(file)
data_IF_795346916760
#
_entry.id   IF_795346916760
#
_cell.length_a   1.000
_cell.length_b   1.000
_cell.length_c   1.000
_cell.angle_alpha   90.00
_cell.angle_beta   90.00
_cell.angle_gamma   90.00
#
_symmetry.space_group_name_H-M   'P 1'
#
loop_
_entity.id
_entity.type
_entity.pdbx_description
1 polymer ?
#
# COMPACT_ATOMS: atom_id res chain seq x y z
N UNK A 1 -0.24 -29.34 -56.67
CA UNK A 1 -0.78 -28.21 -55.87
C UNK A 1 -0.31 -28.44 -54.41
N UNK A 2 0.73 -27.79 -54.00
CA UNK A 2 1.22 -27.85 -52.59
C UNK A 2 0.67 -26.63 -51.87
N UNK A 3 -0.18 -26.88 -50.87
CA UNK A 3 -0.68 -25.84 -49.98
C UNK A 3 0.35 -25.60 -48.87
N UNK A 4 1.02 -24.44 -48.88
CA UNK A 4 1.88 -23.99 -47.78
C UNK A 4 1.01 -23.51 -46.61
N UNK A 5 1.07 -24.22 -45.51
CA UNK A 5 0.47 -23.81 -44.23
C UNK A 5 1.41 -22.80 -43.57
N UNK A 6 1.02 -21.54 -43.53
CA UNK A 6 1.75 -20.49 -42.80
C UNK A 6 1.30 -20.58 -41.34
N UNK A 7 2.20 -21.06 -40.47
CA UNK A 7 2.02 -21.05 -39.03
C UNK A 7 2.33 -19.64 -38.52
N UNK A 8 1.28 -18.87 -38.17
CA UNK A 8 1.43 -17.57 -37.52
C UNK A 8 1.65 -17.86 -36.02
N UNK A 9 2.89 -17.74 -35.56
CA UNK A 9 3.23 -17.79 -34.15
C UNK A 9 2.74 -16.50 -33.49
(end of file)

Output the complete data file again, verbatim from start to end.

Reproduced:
data_IF_795346916760
#
_entry.id   IF_795346916760
#
_cell.length_a   1.000
_cell.length_b   1.000
_cell.length_c   1.000
_cell.angle_alpha   90.00
_cell.angle_beta   90.00
_cell.angle_gamma   90.00
#
_symmetry.space_group_name_H-M   'P 1'
#
loop_
_entity.id
_entity.type
_entity.pdbx_description
1 polymer ?
#
# COMPACT_ATOMS: atom_id res chain seq x y z
N UNK A 1 -0.24 -29.34 -56.67
CA UNK A 1 -0.78 -28.21 -55.87
C UNK A 1 -0.31 -28.44 -54.41
N UNK A 2 0.73 -27.79 -54.00
CA UNK A 2 1.22 -27.85 -52.59
C UNK A 2 0.67 -26.63 -51.87
N UNK A 3 -0.18 -26.88 -50.87
CA UNK A 3 -0.68 -25.84 -49.98
C UNK A 3 0.35 -25.60 -48.87
N UNK A 4 1.02 -24.44 -48.88
CA UNK A 4 1.88 -23.99 -47.78
C UNK A 4 1.01 -23.51 -46.61
N UNK A 5 1.07 -24.22 -45.51
CA UNK A 5 0.47 -23.81 -44.23
C UNK A 5 1.41 -22.80 -43.57
N UNK A 6 1.02 -21.54 -43.53
CA UNK A 6 1.75 -20.49 -42.80
C UNK A 6 1.30 -20.58 -41.34
N UNK A 7 2.20 -21.06 -40.47
CA UNK A 7 2.02 -21.05 -39.03
C UNK A 7 2.33 -19.64 -38.52
N UNK A 8 1.28 -18.87 -38.17
CA UNK A 8 1.43 -17.57 -37.52
C UNK A 8 1.65 -17.86 -36.02
N UNK A 9 2.89 -17.74 -35.56
CA UNK A 9 3.23 -17.79 -34.15
C UNK A 9 2.74 -16.50 -33.49